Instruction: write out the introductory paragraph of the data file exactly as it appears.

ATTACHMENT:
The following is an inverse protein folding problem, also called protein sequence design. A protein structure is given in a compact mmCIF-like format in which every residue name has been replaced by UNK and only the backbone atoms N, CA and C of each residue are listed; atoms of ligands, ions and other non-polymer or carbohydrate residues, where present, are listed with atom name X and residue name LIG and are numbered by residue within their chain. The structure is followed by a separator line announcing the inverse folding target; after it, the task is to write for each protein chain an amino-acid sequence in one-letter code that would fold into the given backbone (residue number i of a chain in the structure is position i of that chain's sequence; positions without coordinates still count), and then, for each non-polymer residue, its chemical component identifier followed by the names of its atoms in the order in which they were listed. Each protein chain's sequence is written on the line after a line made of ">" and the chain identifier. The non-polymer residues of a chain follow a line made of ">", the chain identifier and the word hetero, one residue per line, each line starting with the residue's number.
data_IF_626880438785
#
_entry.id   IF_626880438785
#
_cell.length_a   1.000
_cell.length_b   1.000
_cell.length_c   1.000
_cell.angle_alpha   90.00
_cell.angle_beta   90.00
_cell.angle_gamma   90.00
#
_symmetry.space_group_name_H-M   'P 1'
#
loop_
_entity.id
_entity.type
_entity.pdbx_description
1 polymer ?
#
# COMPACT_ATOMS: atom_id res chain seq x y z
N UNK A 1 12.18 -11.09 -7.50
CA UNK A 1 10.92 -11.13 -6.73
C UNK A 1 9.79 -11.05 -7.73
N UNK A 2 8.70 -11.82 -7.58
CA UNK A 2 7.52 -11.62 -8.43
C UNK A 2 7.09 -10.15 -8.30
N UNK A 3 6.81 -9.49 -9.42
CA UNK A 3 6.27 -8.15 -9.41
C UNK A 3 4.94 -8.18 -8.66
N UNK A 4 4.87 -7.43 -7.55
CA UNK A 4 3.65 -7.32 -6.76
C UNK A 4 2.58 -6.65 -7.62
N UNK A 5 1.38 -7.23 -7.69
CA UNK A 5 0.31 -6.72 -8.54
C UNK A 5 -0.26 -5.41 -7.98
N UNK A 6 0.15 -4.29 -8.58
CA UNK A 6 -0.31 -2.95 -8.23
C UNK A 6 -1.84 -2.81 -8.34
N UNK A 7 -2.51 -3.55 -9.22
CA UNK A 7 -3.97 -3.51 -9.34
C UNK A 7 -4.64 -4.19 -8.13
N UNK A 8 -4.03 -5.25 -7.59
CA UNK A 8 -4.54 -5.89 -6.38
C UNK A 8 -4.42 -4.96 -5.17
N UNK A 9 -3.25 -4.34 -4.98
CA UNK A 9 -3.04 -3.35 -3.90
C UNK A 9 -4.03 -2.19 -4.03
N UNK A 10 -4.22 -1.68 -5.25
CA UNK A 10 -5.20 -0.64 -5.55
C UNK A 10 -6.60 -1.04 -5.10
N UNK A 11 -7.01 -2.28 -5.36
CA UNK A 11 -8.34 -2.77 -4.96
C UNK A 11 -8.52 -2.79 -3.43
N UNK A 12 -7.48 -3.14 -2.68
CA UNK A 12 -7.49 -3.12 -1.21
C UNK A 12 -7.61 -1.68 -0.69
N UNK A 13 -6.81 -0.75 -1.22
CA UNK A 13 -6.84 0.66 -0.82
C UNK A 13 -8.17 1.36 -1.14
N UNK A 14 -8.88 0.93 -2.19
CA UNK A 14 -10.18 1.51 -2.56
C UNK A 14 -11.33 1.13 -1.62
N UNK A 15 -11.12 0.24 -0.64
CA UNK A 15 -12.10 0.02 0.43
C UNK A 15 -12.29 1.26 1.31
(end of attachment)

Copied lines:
The following is an inverse protein folding problem, also called protein sequence design. A protein structure is given in a compact mmCIF-like format in which every residue name has been replaced by UNK and only the backbone atoms N, CA and C of each residue are listed; atoms of ligands, ions and other non-polymer or carbohydrate residues, where present, are listed with atom name X and residue name LIG and are numbered by residue within their chain. The structure is followed by a separator line announcing the inverse folding target; after it, the task is to write for each protein chain an amino-acid sequence in one-letter code that would fold into the given backbone (residue number i of a chain in the structure is position i of that chain's sequence; positions without coordinates still count), and then, for each non-polymer residue, its chemical component identifier followed by the names of its atoms in the order in which they were listed. Each protein chain's sequence is written on the line after a line made of ">" and the chain identifier. The non-polymer residues of a chain follow a line made of ">", the chain identifier and the word hetero, one residue per line, each line starting with the residue's number.